Constructability (the means and methods of fabrication, assembly and erection) is certainly an important design aspect that can affect cost and quality. We’ve all heard about the wonderful designs that cannot be built. Moreover, a primary objective of good connection design is predictable quality, schedule and cost regarding the fabrication and installation of the connecting components and assemblies. Designs developed without rigorous evaluation of their fabrication and installation requirements will likely result in unanticipated fabrication and assembly problems that can easily affect cost. Good design practice embodies in its product the spectrum of considerations spanning the building process, from concept design through fabrication, assembly, erection and life cycle maintenance.


Cost is usually regarded as an important consideration, and is often the predominant design driver. Connection assemblies for fabric structures typically represent a significant cost center, particularly in permanent architectural applications, which tend to be hardware-intensive (as opposed to software, i.e., the fabric membrane.) A strong focus on connection design will both reduce and control costs, contributing to maintaining the project’s budget.


Aesthetics becomes a paramount design concern in many architectural applications of fabric structures. Connection detailing represents a prime opportunity for designers to add visual interest and excitement to a fabric design, but aesthetic considerations must start with a rigorous analysis of performance requirements and end with craftsmanship. Much can be done simply with good craftsmanship, but craftsmanship alone will not save a flawed design.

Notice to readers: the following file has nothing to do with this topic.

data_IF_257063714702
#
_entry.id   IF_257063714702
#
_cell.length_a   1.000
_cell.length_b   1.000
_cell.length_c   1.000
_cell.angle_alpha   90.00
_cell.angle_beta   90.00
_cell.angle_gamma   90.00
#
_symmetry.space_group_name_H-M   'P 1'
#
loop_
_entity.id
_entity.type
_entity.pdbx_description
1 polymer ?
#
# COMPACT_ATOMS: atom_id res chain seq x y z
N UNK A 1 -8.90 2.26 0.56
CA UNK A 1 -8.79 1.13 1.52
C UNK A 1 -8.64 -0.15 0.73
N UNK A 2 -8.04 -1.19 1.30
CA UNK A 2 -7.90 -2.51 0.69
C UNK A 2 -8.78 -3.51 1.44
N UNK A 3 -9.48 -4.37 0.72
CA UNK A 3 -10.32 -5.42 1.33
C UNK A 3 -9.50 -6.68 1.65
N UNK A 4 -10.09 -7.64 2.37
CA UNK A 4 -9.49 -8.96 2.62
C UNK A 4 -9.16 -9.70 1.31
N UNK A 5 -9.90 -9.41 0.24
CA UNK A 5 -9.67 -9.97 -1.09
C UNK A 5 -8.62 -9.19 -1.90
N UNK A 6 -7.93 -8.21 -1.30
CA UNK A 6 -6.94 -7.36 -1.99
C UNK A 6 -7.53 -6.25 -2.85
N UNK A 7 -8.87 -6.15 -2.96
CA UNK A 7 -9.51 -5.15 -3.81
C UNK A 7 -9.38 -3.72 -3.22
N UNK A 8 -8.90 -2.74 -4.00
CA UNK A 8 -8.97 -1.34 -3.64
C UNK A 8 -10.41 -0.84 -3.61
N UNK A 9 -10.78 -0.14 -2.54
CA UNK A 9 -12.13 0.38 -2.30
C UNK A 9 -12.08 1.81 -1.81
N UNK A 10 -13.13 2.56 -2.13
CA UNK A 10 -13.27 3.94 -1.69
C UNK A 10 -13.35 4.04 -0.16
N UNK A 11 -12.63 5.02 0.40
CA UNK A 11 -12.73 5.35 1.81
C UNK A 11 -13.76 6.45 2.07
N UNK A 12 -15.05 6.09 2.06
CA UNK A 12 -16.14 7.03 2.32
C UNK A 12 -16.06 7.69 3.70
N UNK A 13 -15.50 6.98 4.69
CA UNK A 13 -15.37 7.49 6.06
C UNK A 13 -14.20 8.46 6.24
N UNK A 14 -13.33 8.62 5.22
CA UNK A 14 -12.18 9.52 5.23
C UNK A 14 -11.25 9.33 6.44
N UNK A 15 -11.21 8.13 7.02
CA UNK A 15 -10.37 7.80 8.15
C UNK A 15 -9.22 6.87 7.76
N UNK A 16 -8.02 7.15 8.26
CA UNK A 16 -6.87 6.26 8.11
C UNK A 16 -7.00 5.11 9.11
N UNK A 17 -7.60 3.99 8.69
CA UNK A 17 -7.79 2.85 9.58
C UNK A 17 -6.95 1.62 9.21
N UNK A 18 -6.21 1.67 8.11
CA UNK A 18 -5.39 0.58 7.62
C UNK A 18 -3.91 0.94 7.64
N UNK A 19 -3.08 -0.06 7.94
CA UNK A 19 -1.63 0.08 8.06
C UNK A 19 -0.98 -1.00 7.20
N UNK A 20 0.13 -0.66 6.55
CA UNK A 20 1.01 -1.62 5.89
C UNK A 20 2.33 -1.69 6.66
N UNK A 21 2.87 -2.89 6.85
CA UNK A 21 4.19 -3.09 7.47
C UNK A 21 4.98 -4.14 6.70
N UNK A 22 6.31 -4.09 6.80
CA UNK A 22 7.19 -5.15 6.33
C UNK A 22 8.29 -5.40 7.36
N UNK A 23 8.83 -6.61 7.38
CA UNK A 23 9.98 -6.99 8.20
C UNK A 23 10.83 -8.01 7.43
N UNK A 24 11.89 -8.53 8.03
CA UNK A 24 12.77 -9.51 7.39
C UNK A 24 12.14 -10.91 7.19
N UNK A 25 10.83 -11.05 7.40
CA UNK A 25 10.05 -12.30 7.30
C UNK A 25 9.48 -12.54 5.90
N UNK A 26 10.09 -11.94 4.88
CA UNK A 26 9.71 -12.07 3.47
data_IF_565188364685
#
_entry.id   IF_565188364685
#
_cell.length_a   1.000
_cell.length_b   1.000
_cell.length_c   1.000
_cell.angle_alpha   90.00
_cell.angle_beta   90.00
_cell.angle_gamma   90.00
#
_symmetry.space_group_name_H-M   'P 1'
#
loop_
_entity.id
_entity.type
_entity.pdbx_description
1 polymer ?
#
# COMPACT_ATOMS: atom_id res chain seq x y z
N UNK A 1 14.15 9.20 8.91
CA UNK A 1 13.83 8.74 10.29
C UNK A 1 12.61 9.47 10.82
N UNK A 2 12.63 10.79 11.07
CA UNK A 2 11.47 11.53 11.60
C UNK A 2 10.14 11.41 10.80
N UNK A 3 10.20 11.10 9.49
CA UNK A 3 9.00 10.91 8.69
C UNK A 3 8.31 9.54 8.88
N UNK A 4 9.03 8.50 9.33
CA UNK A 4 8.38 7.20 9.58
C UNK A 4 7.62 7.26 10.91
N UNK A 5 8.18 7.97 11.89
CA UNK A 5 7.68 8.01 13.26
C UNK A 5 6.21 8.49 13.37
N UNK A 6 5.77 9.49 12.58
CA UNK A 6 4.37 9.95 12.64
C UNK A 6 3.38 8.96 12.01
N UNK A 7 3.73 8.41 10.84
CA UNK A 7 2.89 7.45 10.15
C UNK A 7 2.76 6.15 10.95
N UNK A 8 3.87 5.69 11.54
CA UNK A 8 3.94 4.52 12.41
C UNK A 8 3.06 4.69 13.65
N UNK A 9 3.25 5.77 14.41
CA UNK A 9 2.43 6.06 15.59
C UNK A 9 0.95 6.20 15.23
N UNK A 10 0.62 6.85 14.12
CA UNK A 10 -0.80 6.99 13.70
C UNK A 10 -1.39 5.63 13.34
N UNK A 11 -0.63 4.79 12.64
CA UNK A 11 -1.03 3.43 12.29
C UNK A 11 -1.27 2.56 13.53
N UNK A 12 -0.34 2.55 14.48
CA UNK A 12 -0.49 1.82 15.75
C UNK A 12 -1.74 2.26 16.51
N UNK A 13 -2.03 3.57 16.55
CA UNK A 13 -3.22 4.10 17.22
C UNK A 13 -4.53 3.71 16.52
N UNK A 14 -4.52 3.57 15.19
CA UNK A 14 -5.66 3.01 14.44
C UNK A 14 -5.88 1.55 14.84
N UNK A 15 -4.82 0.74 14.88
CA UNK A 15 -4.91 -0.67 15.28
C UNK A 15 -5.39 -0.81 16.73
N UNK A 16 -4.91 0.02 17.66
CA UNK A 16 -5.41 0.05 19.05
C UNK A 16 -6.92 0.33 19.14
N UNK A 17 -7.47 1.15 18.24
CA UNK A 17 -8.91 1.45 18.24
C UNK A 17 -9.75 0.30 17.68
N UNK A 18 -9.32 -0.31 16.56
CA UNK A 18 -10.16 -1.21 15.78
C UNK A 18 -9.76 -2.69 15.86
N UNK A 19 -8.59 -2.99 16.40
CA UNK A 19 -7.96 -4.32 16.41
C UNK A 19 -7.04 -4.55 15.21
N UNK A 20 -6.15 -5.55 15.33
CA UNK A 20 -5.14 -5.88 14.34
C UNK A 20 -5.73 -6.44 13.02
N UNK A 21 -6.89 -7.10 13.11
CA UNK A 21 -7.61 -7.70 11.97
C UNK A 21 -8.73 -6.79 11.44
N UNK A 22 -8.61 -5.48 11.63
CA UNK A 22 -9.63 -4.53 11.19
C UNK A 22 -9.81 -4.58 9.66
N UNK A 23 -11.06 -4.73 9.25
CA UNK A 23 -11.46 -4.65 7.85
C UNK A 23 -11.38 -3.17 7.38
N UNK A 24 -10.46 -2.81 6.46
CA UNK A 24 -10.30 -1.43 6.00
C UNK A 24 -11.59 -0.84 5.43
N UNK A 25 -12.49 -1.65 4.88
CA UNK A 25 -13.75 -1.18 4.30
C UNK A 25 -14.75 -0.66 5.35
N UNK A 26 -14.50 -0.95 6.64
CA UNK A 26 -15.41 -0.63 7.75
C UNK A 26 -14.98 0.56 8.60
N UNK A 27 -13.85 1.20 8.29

Understand the way in which the forces are moving through the connected components. Tensioned fabric structures are stable due to their doubly curved forms generated by tensile force equilibrium. Therefore, elements and connections must encourage and follow direct load paths. The displacements of tensioned structures produced by external loads are relatively large compared to those of more conventional construction systems. This quality must be kept in mind throughout all stages of tension structure design. Connections should allow for displacement and rotation. Details should be simple, flexible and in scale with the overall structure and material used.

Overall, be certain that you truly understand what your connection design will look like when built. Computer renderings are helpful, but full-scale mock-ups are by far the best format for determining issues of form and proportion, as well as fit and function. Spend as much time as you can afford looking at other fabric structures, drawings and photographs of built connection details, keeping in mind what works visually and what does not. Do this, and you should soon recognize tension structure connections that work well both functionally and visually.